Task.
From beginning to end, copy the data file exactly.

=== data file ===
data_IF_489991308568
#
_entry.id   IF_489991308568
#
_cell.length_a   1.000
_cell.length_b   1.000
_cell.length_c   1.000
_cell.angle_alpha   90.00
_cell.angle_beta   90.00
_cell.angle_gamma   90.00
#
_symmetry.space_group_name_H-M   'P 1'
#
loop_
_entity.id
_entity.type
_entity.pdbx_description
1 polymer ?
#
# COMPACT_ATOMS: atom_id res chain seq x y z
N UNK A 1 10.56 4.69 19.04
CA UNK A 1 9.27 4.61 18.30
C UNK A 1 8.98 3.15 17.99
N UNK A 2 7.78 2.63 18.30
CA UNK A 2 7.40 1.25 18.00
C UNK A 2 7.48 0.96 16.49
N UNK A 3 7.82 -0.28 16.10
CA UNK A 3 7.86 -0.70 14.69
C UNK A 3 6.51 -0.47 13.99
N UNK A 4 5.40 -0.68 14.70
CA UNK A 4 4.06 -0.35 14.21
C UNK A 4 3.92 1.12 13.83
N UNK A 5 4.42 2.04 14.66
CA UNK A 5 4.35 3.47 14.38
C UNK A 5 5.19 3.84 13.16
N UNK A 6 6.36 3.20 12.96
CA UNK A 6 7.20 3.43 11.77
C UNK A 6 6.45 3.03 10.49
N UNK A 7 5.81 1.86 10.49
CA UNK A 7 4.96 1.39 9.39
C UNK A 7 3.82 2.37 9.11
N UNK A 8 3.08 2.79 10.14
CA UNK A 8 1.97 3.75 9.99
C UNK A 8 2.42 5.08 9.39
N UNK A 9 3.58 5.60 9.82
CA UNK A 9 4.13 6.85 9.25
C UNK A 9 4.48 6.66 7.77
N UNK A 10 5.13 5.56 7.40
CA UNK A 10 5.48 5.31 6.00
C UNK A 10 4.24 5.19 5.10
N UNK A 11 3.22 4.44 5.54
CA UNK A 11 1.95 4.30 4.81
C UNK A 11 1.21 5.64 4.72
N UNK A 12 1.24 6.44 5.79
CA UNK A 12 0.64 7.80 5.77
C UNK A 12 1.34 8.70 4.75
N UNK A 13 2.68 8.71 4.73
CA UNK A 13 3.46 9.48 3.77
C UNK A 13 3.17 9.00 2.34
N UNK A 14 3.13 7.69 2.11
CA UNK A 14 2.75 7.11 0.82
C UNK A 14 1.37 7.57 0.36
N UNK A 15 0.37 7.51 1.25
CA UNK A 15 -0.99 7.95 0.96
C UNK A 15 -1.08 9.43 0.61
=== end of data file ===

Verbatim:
data_IF_489991308568
#
_entry.id   IF_489991308568
#
_cell.length_a   1.000
_cell.length_b   1.000
_cell.length_c   1.000
_cell.angle_alpha   90.00
_cell.angle_beta   90.00
_cell.angle_gamma   90.00
#
_symmetry.space_group_name_H-M   'P 1'
#
loop_
_entity.id
_entity.type
_entity.pdbx_description
1 polymer ?
#
# COMPACT_ATOMS: atom_id res chain seq x y z
N UNK A 1 10.56 4.69 19.04
CA UNK A 1 9.27 4.61 18.30
C UNK A 1 8.98 3.15 17.99
N UNK A 2 7.78 2.63 18.30
CA UNK A 2 7.40 1.25 18.00
C UNK A 2 7.48 0.96 16.49
N UNK A 3 7.82 -0.28 16.10
CA UNK A 3 7.86 -0.70 14.69
C UNK A 3 6.51 -0.47 13.99
N UNK A 4 5.40 -0.68 14.70
CA UNK A 4 4.06 -0.35 14.21
C UNK A 4 3.92 1.12 13.83
N UNK A 5 4.42 2.04 14.66
CA UNK A 5 4.35 3.47 14.38
C UNK A 5 5.19 3.84 13.16
N UNK A 6 6.36 3.20 12.96
CA UNK A 6 7.20 3.43 11.77
C UNK A 6 6.45 3.03 10.49
N UNK A 7 5.81 1.86 10.49
CA UNK A 7 4.96 1.39 9.39
C UNK A 7 3.82 2.37 9.11
N UNK A 8 3.08 2.79 10.14
CA UNK A 8 1.97 3.75 9.99
C UNK A 8 2.42 5.08 9.39
N UNK A 9 3.58 5.60 9.82
CA UNK A 9 4.13 6.85 9.25
C UNK A 9 4.48 6.66 7.77
N UNK A 10 5.13 5.56 7.40
CA UNK A 10 5.48 5.31 6.00
C UNK A 10 4.24 5.19 5.10
N UNK A 11 3.22 4.44 5.54
CA UNK A 11 1.95 4.30 4.81
C UNK A 11 1.21 5.64 4.72
N UNK A 12 1.24 6.44 5.79
CA UNK A 12 0.64 7.80 5.77
C UNK A 12 1.34 8.70 4.75
N UNK A 13 2.68 8.71 4.73
CA UNK A 13 3.46 9.48 3.77
C UNK A 13 3.17 9.00 2.34
N UNK A 14 3.13 7.69 2.11
CA UNK A 14 2.75 7.11 0.82
C UNK A 14 1.37 7.57 0.36
N UNK A 15 0.37 7.51 1.25
CA UNK A 15 -0.99 7.95 0.96
C UNK A 15 -1.08 9.43 0.61